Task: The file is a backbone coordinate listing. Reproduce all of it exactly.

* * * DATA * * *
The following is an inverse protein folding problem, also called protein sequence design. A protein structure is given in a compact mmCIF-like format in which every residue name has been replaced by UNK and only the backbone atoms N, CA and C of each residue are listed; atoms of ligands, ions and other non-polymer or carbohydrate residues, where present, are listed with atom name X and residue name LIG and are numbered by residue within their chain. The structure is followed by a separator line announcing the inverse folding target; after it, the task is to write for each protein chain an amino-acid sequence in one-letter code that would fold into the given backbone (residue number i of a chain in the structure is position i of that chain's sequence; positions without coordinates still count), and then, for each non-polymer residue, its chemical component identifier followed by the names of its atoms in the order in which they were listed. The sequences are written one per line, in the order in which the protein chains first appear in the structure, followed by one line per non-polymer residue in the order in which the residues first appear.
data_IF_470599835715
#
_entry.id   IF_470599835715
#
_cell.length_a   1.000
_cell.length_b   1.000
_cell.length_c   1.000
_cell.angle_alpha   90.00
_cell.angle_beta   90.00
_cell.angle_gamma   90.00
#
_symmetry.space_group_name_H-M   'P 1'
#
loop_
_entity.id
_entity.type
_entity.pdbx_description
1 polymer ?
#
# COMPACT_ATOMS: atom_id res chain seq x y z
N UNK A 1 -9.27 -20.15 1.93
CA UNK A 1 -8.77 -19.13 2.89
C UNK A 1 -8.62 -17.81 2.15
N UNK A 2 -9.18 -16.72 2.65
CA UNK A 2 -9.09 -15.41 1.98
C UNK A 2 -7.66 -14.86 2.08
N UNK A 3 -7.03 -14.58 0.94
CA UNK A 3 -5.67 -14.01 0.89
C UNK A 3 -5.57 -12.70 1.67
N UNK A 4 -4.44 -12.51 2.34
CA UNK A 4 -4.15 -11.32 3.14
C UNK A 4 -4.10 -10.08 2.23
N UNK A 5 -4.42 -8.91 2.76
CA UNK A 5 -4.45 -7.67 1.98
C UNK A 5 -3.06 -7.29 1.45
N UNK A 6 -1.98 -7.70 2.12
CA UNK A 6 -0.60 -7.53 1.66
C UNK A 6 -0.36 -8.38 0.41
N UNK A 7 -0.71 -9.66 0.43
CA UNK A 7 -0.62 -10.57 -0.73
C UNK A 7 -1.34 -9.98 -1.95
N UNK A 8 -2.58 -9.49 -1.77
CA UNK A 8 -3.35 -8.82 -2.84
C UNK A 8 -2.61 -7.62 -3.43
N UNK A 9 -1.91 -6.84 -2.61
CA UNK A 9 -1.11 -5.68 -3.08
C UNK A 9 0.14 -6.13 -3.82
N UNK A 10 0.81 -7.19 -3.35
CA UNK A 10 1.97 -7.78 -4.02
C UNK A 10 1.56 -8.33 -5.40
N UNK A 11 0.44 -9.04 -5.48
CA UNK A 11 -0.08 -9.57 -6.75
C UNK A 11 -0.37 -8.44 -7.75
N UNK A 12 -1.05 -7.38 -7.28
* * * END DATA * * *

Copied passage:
The following is an inverse protein folding problem, also called protein sequence design. A protein structure is given in a compact mmCIF-like format in which every residue name has been replaced by UNK and only the backbone atoms N, CA and C of each residue are listed; atoms of ligands, ions and other non-polymer or carbohydrate residues, where present, are listed with atom name X and residue name LIG and are numbered by residue within their chain. The structure is followed by a separator line announcing the inverse folding target; after it, the task is to write for each protein chain an amino-acid sequence in one-letter code that would fold into the given backbone (residue number i of a chain in the structure is position i of that chain's sequence; positions without coordinates still count), and then, for each non-polymer residue, its chemical component identifier followed by the names of its atoms in the order in which they were listed. The sequences are written one per line, in the order in which the protein chains first appear in the structure, followed by one line per non-polymer residue in the order in which the residues first appear.
data_IF_470599835715
#
_entry.id   IF_470599835715
#
_cell.length_a   1.000
_cell.length_b   1.000
_cell.length_c   1.000
_cell.angle_alpha   90.00
_cell.angle_beta   90.00
_cell.angle_gamma   90.00
#
_symmetry.space_group_name_H-M   'P 1'
#
loop_
_entity.id
_entity.type
_entity.pdbx_description
1 polymer ?
#
# COMPACT_ATOMS: atom_id res chain seq x y z
N UNK A 1 -9.27 -20.15 1.93
CA UNK A 1 -8.77 -19.13 2.89
C UNK A 1 -8.62 -17.81 2.15
N UNK A 2 -9.18 -16.72 2.65
CA UNK A 2 -9.09 -15.41 1.98
C UNK A 2 -7.66 -14.86 2.08
N UNK A 3 -7.03 -14.58 0.94
CA UNK A 3 -5.67 -14.01 0.89
C UNK A 3 -5.57 -12.70 1.67
N UNK A 4 -4.44 -12.51 2.34
CA UNK A 4 -4.15 -11.32 3.14
C UNK A 4 -4.10 -10.08 2.23
N UNK A 5 -4.42 -8.91 2.76
CA UNK A 5 -4.45 -7.67 1.98
C UNK A 5 -3.06 -7.29 1.45
N UNK A 6 -1.98 -7.70 2.12
CA UNK A 6 -0.60 -7.53 1.66
C UNK A 6 -0.36 -8.38 0.41
N UNK A 7 -0.71 -9.66 0.43
CA UNK A 7 -0.62 -10.57 -0.73
C UNK A 7 -1.34 -9.98 -1.95
N UNK A 8 -2.58 -9.49 -1.77
CA UNK A 8 -3.35 -8.82 -2.84
C UNK A 8 -2.61 -7.62 -3.43
N UNK A 9 -1.91 -6.84 -2.61
CA UNK A 9 -1.11 -5.68 -3.08
C UNK A 9 0.14 -6.13 -3.82
N UNK A 10 0.81 -7.19 -3.35
CA UNK A 10 1.97 -7.78 -4.02
C UNK A 10 1.56 -8.33 -5.40
N UNK A 11 0.44 -9.04 -5.48
CA UNK A 11 -0.08 -9.57 -6.75
C UNK A 11 -0.37 -8.44 -7.75
N UNK A 12 -1.05 -7.38 -7.28